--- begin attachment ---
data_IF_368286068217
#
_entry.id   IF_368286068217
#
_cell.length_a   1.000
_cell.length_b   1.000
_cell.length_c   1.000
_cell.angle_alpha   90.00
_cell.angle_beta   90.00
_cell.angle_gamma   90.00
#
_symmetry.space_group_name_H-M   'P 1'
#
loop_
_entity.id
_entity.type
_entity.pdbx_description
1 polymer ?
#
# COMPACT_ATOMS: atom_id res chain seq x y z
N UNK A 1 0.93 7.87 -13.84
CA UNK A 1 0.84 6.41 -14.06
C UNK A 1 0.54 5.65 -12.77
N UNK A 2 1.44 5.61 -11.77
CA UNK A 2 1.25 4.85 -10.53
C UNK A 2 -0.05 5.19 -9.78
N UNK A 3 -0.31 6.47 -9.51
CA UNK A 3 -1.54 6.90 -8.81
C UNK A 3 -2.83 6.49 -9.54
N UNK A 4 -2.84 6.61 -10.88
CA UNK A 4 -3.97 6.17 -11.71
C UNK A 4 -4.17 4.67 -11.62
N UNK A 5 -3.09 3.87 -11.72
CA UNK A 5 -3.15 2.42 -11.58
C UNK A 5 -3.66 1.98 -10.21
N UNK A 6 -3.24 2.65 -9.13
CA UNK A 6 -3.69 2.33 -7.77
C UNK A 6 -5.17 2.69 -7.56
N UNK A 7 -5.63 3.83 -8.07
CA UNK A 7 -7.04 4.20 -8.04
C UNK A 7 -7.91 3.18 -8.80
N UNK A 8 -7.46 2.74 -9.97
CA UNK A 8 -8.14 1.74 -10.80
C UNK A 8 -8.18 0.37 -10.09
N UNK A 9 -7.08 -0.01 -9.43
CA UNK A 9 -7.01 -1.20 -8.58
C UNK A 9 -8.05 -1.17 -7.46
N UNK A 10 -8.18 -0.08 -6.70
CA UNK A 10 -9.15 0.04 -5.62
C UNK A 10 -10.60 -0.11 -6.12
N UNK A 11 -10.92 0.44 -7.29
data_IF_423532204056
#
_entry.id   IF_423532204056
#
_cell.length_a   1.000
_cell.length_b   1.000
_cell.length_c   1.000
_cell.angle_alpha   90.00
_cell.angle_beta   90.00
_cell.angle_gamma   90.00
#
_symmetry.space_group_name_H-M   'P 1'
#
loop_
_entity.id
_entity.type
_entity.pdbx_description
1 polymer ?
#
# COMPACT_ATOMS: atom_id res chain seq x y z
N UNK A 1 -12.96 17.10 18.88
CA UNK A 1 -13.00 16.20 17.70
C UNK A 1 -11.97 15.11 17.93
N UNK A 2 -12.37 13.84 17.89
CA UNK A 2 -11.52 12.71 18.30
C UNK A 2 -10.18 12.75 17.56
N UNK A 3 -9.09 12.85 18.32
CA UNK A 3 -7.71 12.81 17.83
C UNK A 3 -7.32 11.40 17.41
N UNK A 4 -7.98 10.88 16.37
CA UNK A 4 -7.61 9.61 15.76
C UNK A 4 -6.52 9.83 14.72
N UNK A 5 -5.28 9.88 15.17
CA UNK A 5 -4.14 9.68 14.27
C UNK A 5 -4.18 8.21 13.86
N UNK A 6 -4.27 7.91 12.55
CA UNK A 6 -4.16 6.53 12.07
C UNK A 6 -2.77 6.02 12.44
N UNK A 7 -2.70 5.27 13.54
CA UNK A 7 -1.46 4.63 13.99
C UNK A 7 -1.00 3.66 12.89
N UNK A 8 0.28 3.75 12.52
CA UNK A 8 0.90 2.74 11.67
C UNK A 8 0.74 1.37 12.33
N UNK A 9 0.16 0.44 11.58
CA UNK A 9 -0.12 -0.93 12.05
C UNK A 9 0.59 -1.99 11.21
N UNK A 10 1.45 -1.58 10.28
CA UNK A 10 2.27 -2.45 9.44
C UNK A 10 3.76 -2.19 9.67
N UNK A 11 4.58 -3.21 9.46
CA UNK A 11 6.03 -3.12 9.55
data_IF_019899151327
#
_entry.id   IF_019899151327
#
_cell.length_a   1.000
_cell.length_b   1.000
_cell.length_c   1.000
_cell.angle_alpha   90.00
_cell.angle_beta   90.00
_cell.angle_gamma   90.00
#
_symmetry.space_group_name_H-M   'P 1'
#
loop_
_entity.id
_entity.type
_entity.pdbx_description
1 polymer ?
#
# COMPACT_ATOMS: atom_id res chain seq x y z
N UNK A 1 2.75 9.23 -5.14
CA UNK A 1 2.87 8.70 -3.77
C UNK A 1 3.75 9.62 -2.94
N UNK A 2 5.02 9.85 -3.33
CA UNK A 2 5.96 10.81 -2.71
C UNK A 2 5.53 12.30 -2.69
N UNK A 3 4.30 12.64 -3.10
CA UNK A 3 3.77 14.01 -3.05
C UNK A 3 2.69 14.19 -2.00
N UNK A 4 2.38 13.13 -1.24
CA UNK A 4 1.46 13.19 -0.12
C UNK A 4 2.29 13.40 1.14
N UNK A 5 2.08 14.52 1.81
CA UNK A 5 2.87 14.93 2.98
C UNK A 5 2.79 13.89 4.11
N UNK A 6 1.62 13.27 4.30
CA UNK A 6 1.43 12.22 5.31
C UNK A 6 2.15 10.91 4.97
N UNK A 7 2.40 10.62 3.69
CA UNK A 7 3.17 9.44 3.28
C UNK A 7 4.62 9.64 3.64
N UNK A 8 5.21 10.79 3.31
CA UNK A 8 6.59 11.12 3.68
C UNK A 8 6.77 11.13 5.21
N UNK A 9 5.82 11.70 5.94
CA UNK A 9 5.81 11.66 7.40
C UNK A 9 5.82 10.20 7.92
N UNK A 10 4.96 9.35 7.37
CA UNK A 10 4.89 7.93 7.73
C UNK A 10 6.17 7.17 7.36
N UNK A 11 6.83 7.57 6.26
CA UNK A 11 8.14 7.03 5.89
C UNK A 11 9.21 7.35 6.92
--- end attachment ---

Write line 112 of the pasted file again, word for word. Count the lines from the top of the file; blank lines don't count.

_cell.angle_beta   90.00